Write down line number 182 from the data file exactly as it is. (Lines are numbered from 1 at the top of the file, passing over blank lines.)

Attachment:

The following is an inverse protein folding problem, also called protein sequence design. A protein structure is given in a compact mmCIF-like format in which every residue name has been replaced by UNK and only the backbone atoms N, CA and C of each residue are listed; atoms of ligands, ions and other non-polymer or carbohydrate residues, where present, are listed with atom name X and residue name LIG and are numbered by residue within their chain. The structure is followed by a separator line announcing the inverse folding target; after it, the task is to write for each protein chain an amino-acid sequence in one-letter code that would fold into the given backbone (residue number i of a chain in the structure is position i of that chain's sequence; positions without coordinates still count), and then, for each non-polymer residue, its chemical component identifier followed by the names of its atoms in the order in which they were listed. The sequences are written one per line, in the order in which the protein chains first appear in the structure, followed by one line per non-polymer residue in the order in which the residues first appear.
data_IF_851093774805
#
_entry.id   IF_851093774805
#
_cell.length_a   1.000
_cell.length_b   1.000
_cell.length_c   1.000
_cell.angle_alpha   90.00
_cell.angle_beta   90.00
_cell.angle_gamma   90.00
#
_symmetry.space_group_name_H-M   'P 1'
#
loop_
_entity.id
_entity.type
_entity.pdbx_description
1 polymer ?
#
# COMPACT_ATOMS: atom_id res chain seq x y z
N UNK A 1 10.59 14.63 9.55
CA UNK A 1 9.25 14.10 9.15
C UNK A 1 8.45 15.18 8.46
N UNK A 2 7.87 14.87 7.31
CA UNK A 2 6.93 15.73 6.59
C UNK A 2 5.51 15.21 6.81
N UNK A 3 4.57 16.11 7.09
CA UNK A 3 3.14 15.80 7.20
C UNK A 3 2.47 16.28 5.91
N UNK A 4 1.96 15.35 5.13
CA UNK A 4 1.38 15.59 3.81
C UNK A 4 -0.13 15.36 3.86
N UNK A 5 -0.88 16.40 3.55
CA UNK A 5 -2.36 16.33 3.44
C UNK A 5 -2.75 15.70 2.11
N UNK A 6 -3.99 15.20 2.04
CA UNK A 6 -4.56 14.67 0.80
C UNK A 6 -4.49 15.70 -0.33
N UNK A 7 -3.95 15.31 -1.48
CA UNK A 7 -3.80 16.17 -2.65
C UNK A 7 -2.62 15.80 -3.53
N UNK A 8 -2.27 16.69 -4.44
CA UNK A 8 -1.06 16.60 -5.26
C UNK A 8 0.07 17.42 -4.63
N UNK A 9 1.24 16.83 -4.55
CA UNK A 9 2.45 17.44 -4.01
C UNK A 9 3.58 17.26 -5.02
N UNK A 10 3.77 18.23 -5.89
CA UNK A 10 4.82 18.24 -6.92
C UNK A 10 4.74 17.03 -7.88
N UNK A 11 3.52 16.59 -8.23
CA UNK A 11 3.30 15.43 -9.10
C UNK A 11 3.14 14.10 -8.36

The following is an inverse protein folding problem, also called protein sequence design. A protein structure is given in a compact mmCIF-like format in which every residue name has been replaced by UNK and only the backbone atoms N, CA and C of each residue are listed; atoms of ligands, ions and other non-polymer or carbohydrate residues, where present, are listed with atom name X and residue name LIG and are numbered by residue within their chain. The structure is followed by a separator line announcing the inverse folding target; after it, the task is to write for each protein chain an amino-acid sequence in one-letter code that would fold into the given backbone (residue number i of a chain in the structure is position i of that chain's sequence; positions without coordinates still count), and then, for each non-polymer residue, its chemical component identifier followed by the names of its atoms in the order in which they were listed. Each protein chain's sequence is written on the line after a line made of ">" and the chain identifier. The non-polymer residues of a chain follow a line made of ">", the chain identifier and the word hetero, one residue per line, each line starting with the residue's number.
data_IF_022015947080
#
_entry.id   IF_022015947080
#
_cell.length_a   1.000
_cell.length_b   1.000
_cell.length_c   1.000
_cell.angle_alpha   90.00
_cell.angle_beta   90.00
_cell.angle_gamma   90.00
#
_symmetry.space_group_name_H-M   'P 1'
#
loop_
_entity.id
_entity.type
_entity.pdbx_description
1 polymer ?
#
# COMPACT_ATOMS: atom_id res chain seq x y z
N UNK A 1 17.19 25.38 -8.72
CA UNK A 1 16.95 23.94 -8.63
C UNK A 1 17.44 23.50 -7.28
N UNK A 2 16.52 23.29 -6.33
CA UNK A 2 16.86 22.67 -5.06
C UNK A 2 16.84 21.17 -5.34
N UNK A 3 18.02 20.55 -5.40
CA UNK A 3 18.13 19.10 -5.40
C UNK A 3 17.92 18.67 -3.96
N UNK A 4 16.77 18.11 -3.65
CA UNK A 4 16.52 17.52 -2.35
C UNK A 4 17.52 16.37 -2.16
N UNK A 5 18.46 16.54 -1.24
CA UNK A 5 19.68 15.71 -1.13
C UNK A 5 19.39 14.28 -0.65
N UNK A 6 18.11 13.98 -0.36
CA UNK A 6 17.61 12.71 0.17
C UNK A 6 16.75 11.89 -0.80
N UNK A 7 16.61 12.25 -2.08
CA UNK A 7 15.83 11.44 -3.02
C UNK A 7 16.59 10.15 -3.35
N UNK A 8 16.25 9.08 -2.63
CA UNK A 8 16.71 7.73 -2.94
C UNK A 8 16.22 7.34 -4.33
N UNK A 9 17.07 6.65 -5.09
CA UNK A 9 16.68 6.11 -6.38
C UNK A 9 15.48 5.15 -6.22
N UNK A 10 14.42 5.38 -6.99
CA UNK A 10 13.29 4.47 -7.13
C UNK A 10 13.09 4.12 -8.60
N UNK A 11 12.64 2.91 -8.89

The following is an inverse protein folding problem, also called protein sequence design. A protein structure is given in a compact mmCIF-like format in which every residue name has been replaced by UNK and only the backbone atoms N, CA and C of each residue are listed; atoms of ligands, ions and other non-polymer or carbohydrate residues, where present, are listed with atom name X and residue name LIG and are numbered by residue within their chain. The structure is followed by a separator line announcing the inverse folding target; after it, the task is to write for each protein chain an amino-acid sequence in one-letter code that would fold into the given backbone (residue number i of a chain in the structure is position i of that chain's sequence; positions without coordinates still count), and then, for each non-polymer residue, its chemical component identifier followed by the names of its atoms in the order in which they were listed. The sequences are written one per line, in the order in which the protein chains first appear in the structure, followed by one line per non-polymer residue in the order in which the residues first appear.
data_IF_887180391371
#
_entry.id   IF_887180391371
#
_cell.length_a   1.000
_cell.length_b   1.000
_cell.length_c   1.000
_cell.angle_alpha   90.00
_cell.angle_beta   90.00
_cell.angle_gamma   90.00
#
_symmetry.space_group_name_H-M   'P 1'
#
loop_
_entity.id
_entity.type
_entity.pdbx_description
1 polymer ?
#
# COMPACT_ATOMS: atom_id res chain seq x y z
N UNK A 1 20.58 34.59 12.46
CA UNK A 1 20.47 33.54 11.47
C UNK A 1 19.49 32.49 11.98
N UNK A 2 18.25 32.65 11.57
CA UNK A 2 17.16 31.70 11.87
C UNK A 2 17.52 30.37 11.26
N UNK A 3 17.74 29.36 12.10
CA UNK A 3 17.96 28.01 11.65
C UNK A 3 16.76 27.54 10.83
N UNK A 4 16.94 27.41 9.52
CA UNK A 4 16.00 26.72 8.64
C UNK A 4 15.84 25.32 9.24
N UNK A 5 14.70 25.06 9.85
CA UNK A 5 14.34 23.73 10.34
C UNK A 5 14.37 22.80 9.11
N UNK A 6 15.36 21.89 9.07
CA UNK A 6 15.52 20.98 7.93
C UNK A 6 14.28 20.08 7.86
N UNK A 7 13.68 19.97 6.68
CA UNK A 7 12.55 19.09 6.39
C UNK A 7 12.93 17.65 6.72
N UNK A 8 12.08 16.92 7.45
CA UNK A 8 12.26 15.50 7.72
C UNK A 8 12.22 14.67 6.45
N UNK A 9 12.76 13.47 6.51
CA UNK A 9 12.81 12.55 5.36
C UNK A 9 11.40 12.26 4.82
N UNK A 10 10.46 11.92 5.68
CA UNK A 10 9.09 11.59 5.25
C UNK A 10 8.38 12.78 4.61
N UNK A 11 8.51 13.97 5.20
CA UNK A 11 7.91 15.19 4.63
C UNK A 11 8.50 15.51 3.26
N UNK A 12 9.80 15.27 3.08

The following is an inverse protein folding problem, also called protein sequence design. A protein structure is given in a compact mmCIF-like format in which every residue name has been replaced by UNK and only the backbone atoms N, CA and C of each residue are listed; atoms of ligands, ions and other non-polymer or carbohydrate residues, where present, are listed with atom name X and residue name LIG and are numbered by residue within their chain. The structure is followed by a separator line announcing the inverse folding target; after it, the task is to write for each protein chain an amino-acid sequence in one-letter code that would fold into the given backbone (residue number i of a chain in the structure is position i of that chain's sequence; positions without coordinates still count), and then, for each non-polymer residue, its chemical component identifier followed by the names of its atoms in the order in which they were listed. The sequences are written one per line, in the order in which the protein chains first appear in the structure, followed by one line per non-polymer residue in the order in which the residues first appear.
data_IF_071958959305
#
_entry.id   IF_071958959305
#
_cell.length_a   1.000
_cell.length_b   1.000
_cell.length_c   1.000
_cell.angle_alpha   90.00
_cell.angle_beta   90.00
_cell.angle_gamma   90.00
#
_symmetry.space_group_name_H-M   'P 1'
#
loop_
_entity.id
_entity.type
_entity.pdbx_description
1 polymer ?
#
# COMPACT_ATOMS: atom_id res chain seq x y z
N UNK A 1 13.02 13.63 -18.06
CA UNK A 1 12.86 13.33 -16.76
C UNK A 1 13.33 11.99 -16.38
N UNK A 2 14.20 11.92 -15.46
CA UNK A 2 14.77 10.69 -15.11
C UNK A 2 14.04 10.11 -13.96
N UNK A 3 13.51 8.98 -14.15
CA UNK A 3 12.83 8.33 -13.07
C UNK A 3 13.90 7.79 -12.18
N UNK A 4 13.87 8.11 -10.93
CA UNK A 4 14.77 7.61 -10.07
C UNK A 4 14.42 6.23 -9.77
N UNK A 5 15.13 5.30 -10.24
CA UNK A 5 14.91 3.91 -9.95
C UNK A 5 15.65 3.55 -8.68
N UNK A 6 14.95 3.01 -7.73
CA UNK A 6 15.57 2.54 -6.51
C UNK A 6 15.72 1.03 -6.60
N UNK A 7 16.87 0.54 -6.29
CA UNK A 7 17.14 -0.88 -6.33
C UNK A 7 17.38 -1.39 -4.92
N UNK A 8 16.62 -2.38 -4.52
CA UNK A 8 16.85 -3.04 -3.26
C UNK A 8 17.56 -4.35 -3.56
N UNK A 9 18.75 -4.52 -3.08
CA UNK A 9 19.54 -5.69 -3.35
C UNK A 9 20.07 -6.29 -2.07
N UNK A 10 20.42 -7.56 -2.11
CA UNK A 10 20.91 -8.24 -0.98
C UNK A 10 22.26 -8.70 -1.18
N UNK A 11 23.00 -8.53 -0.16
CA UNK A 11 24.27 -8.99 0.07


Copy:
# COMPACT_ATOMS: atom_id res chain seq x y z